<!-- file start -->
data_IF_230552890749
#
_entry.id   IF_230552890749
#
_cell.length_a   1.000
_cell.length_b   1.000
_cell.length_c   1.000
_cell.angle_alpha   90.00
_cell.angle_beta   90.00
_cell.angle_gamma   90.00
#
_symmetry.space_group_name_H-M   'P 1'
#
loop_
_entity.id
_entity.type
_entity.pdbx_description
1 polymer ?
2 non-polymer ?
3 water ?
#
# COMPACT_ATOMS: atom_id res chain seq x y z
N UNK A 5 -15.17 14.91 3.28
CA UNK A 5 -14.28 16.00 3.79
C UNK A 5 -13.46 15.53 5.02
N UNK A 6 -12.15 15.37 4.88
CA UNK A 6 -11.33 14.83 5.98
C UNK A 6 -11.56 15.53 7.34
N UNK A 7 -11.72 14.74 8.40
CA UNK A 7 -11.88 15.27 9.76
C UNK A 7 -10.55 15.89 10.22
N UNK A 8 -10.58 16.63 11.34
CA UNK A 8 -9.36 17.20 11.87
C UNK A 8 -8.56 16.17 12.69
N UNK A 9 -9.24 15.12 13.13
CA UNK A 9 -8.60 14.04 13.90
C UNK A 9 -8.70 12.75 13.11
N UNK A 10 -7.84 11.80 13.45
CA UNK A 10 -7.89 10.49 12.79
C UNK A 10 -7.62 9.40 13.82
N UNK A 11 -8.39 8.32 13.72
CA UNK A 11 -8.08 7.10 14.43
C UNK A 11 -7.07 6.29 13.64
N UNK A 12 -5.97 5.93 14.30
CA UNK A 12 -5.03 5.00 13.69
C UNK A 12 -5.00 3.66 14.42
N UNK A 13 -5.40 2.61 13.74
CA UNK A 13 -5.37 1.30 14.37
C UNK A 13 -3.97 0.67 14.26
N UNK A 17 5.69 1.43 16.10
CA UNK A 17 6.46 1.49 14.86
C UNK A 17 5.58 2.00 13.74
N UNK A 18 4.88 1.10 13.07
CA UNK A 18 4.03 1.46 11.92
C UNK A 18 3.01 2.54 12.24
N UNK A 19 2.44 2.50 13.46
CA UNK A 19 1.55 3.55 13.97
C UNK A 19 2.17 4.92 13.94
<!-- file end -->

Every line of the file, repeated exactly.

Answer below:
data_IF_230552890749
#
_entry.id   IF_230552890749
#
_cell.length_a   1.000
_cell.length_b   1.000
_cell.length_c   1.000
_cell.angle_alpha   90.00
_cell.angle_beta   90.00
_cell.angle_gamma   90.00
#
_symmetry.space_group_name_H-M   'P 1'
#
loop_
_entity.id
_entity.type
_entity.pdbx_description
1 polymer ?
2 non-polymer ?
3 water ?
#
# COMPACT_ATOMS: atom_id res chain seq x y z
N UNK A 5 -15.17 14.91 3.28
CA UNK A 5 -14.28 16.00 3.79
C UNK A 5 -13.46 15.53 5.02
N UNK A 6 -12.15 15.37 4.88
CA UNK A 6 -11.33 14.83 5.98
C UNK A 6 -11.56 15.53 7.34
N UNK A 7 -11.72 14.74 8.40
CA UNK A 7 -11.88 15.27 9.76
C UNK A 7 -10.55 15.89 10.22
N UNK A 8 -10.58 16.63 11.34
CA UNK A 8 -9.36 17.20 11.87
C UNK A 8 -8.56 16.17 12.69
N UNK A 9 -9.24 15.12 13.13
CA UNK A 9 -8.60 14.04 13.90
C UNK A 9 -8.70 12.75 13.11
N UNK A 10 -7.84 11.80 13.45
CA UNK A 10 -7.89 10.49 12.79
C UNK A 10 -7.62 9.40 13.82
N UNK A 11 -8.39 8.32 13.72
CA UNK A 11 -8.08 7.10 14.43
C UNK A 11 -7.07 6.29 13.64
N UNK A 12 -5.97 5.93 14.30
CA UNK A 12 -5.03 5.00 13.69
C UNK A 12 -5.00 3.66 14.42
N UNK A 13 -5.40 2.61 13.74
CA UNK A 13 -5.37 1.30 14.37
C UNK A 13 -3.97 0.67 14.26
N UNK A 17 5.69 1.43 16.10
CA UNK A 17 6.46 1.49 14.86
C UNK A 17 5.58 2.00 13.74
N UNK A 18 4.88 1.10 13.07
CA UNK A 18 4.03 1.46 11.92
C UNK A 18 3.01 2.54 12.24
N UNK A 19 2.44 2.50 13.46
CA UNK A 19 1.55 3.55 13.97
C UNK A 19 2.17 4.92 13.94